Folklore of Women by Thomas F. Thiselton-Dyer is a largely forgotten book from a century ago with an extensive collection of proverbs, adages, and quotes from the past regarding women. The book is well worth reading, as it’s a gold mine of red pill truths from different cultures across the world. What’s fascinating is just how much of what is recorded here still rings true for today’s women, in spite of all our recent social and cultural changes.

Here are some of the best quotes from the book:

Women and harmony

“A thousand men may live together in harmony, whereas two women are unable to do so though they be sisters.” –Tamil adage

On women’s intelligence

“She is at the mercy of circumstances just as the sand is at the mercy of the wind;” whilst we are further told that, “although woman reads and studies endlessly, her thought is always an afterthought.”

The Russian is of the same opinion, for, according to him, “a woman’s hair is long, but her sense short,” and “a dog is wiser than a woman, he does not bark at his master.”

Tamil proverbial wisdom declares that “the skill of a woman only goes so far as the fireplace”—in other words, cleverness is no use to a woman outside domestic affairs.

Requirements for women

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“We ask four things for a woman–that virtue dwell in her heart, modesty in her forehead, sweetness in her mouth, and labour in her hands.” –Chinese proverb

On women’s morality

It appears the world was unanimous in regards to women’s moral character:

“He who takes an eel by the tail, or a woman at her word, soon finds he holds nothing.”

“Beware of a bad woman, and put no trust in a good one.” –German proverb

“Woman always speak the truth, but not the whole truth.” –Italian proverb

“The dog is faithful, woman never.” –Turkish maxim

“When a woman has lost her character, she will shrink from no crime.” –Tacitus

“Women, if confined at home by faithful guardians, are not really guarded; but those women who guard themselves by their own will, are well guarded.” –Eastern proverb

On women’s chastity

“Beauty without chastity is a flower without fragrance.” –old Tamil maxim

Women don’t always know what is best for themselves

“A woman mostly will prefer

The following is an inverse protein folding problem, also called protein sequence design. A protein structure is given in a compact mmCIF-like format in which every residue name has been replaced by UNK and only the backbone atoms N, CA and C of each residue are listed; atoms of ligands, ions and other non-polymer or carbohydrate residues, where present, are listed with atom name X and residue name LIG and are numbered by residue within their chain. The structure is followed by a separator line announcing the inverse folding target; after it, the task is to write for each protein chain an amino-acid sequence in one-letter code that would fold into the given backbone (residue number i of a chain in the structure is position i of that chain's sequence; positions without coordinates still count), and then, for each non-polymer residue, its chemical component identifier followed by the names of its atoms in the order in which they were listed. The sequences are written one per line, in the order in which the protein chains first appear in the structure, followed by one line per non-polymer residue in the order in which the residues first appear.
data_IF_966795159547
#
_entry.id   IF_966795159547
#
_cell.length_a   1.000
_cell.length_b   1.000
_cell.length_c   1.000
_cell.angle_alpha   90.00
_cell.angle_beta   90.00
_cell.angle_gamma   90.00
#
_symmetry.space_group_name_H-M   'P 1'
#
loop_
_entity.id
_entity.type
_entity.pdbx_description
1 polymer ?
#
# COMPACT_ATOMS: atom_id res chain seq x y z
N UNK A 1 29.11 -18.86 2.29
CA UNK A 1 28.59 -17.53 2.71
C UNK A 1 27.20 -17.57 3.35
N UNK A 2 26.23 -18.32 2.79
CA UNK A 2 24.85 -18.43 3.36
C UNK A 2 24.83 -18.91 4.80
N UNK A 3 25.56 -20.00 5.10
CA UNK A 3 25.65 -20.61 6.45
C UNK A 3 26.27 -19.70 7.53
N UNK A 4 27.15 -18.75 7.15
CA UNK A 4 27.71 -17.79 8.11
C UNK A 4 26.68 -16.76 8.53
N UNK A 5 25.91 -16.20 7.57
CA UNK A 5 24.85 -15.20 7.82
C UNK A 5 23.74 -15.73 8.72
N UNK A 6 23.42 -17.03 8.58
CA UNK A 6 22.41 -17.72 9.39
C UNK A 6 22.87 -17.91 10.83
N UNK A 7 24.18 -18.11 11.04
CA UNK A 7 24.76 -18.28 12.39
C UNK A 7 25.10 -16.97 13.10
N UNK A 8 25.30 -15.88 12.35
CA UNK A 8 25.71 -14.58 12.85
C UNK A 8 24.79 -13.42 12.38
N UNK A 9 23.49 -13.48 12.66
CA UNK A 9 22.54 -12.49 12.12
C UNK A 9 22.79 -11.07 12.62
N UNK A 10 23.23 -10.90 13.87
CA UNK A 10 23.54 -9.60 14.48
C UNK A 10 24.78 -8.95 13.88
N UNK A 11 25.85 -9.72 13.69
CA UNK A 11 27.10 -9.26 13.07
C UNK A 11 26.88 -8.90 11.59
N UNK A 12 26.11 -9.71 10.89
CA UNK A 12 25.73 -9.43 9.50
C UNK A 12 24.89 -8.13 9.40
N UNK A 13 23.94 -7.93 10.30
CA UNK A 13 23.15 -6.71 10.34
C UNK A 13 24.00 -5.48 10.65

The thing that is the worst for her.” –Welsh adage

On women’s vanity

German proverbs run, “Woman’s beauty, the forest echo and rainbows, soon pass away,” and “Maidens and roses soon lose their bloom.”

Italian proverb adds, “Tell a woman that she is beautiful, and the devil will repeat it to her ten times.”

German proverb adds, “An impudent face never marries.”

Why it’s difficult to find a woman who has the best of both worlds:

“The handsomest women are soonest corrupted, because they are most tempted.” –John Ray

“Every woman would be rather pretty than pious.” –old German proverb

On women’s beauty

Galen perhaps was not far wrong in maintaining that one reason why misfortune is so often connected with beauty is that “many who have been distinguished for their loveliness have neglected the education of their mind,” for, as the German proverbs say, “Beauty and understanding go rarely together.”

“Beauty in the unworthy is poison in a casket of gold.” –Tamil adage

German folk-wisdom tells us that “A fair skin often covers a crooked mind,” and “A fair face may hide a foul heart.”

“A beautiful woman is the paradox of the eves, the hell of the soul, and the purgatory of the purse.” –old English maxim

“A beautiful woman smiling bespeaks a purse-weeping.”

“An ugly woman is a disease of the stomach, a handsome woman a disease of the head.”

Women’s superficiality

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“A harlot’s face is a painted sepulchre.”

“Three-tenths of a woman’s good looks are due to nature, seven-tenths to dress.” –Chinese proverb

Women and love

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“Love is the companion of blindness.” –Arab proverb

“To love a thing makes the eye blind, the ear deaf.” –Talmud

“When women love, they forgive us everything, even our crimes; when they do not love us, they give us credit for nothing, not even for our virtues.” –Honoré de Balzac

On women’s words